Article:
Feeding & mulching
To get the best from roses they need regular feeding. An old rosey saying is ‘a well-fed rose is a healthy rose’.
A clay soil will need the addition of a rose fertiliser twice a year, in March (after pruning) and after the first flush of flowers is over (usually late-June/July).
A sandy or chalky soil will need feeding monthly from March to end-July – a small handful of rose fertiliser will suffice.
A loamy soil will need a feeding regime in between the other two types.
Mulching is a good practise; garden compost, leaf mould or manure will keep the moisture in the ground, but bark chippings are best avoided.
Roses will tolerate a dry soil but will perform best in a moist soil.
If the ground is dry, water well occasionally. Little and often watering is best avoided. Rose growers find watering in the morning or keeping the leaves dry reduces incidence of disease.
Pests & diseases (see FAQ)
Many pages have been written on keeping roses free of pests and diseases, but with good husbandry (proper feeding and watering) and choosing healthy varieties of roses (seek advice from garden centre/nursery staff) they can at best be avoided and at worst be of nuisance value only.
If diseases appear, spray with a proprietary fungicide.
If pests (aphids) are troublesome try rubbing them off or use an insecticide such as derris (It’s always a good idea to seek advice about suitable products from garden centre/nursery staff).
Training & pruning climbing/rambling roses
For best results, if growing climbing/rambling roses against a wall or fence, train them to grow horizontally (fan out). The best time to train climbing/rambling roses is September/October.
Stretch wires out along the wall/fence attached to vine eyes/nails, and bend the rose over, attaching it to the wire with string or raffia. The first wire should be around 60cm above soil level and further wires at 60cm intervals.
After a time the stems trained horizontally will throw up vertical stems. Use the strongest verticals arising from the base and /or the middle of the plant to train along higher wires to create another tier if required. Prune the remaining vertical stems to one centimeter from the horizontal stem during September/October. By following this procedure you will avoid an unsightly tall plant with a few flowers at the top and nothing below.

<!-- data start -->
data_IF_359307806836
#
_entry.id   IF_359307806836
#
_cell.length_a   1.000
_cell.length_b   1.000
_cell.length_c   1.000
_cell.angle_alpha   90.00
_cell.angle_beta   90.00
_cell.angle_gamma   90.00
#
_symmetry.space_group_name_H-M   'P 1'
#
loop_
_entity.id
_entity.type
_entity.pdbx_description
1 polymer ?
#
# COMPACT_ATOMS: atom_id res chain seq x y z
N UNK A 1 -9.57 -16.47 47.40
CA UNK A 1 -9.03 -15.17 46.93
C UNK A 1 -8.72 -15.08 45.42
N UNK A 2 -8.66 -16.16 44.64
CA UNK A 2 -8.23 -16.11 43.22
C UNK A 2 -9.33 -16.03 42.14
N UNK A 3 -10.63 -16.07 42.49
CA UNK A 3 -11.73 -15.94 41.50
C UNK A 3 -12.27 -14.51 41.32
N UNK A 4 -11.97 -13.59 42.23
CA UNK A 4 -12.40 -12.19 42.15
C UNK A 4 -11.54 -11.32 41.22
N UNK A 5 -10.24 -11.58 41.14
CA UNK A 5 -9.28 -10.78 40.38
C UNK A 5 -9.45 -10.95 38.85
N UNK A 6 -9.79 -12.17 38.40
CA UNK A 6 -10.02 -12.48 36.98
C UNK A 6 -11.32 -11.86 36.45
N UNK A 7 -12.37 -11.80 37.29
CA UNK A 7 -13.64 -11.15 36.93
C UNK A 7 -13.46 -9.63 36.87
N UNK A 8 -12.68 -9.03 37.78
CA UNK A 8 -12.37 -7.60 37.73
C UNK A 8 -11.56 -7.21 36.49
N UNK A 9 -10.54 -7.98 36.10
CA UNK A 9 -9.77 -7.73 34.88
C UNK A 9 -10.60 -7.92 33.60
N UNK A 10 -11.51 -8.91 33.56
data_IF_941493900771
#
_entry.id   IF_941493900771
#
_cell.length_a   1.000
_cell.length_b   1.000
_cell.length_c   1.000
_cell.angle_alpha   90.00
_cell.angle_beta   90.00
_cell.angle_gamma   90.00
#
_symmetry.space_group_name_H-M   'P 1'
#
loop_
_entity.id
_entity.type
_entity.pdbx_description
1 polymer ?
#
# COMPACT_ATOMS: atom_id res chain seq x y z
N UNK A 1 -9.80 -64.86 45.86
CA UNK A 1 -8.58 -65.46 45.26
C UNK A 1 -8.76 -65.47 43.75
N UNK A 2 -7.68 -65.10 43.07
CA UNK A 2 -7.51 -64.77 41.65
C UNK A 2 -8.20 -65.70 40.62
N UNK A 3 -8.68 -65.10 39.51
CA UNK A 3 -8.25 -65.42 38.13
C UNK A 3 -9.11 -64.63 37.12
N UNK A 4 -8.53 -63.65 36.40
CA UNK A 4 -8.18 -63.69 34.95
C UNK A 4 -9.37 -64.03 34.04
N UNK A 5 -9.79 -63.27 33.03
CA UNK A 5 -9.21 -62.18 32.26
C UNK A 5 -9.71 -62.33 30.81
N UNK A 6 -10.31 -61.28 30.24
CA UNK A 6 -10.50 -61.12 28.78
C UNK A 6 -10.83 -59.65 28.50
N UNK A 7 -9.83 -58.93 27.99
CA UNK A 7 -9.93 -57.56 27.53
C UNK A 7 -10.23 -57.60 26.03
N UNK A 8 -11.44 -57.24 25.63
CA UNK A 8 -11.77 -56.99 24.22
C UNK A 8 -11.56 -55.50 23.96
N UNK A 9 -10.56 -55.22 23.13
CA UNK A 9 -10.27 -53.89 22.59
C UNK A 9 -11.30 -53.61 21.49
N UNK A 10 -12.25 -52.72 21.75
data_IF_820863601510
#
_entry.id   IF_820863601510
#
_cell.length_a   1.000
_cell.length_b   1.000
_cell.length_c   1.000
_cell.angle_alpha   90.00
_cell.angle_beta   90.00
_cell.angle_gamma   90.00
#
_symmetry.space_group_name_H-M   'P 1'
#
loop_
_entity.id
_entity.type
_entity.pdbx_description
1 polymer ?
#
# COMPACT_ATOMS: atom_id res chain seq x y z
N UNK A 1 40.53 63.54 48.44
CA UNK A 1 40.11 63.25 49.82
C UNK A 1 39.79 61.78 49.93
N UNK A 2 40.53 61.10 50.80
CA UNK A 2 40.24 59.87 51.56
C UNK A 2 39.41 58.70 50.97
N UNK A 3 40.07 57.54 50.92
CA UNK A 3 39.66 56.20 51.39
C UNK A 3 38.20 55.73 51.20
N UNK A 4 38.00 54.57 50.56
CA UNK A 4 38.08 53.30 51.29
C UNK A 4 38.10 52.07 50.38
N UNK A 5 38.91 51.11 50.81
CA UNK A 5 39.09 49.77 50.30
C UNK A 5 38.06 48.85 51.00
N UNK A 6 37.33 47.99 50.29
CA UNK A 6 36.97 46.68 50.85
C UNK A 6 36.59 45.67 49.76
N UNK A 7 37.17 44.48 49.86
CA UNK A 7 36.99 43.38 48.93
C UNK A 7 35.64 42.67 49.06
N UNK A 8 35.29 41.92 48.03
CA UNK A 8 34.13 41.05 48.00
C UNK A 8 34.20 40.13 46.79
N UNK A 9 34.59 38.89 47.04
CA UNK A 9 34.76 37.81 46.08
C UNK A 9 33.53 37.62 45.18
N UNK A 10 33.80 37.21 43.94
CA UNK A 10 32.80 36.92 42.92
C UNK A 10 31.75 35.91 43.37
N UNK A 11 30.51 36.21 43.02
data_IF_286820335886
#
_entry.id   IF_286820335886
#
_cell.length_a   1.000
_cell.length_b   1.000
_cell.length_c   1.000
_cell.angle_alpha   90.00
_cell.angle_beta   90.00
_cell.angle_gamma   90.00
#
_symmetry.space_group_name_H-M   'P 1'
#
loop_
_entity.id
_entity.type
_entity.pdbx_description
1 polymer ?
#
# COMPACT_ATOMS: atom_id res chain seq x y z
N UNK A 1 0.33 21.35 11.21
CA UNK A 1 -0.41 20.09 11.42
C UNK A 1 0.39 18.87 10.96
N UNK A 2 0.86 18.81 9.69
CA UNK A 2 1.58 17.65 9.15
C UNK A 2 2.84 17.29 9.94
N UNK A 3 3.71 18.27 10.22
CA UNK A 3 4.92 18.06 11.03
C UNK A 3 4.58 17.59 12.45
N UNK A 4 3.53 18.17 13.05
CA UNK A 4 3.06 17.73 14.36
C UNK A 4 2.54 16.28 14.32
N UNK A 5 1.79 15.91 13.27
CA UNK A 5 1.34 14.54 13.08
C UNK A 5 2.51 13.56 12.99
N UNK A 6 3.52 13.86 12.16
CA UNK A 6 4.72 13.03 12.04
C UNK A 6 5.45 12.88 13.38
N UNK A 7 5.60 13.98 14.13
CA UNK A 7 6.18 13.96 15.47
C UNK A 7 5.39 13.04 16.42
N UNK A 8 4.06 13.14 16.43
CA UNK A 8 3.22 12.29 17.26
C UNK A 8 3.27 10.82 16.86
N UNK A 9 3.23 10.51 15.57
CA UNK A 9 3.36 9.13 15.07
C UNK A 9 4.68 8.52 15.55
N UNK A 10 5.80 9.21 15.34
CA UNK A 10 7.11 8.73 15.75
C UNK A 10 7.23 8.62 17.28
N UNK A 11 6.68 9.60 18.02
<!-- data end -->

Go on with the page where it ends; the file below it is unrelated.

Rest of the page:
As a general rule, use climbers on walls, fences, pillars and pergolas. Ramblers will grow into hedges, trees over large arches and may also be used on pillars and pergolas.
Roses grow well in containers, providing the following guidelines are followed:
- Sylvagrow is a very good compost and is used and sold on the nursery but not available from all nurseries yet – if you cannot buy Sylvagrow then use a mixture of 50/50 John Innes 3 and multi-purpose compost - roses dislike 100% multipurpose compost.
- Always add a slow release fertiliser each year, and liquid feed from mid-July until September.
- Choose a pot that is at least three times the size that the rose is growing in at the garden centre/nursery.
These shouldn’t be a problem but if you see any shoot coming from the base of the plant which has light green leaves and green stems with a few thorns it could be a sucker. Do not cut it off, pull it off as deep as you can (with good gloves). If coming from underground, dig the soil away and pull it off.
If in doubt, ask at the garden centre/nursery.
Following these guidelines, you’ll have roses that will flower for up to five months of the year with the minimum of attention.
HAPPY ROSE GROWING!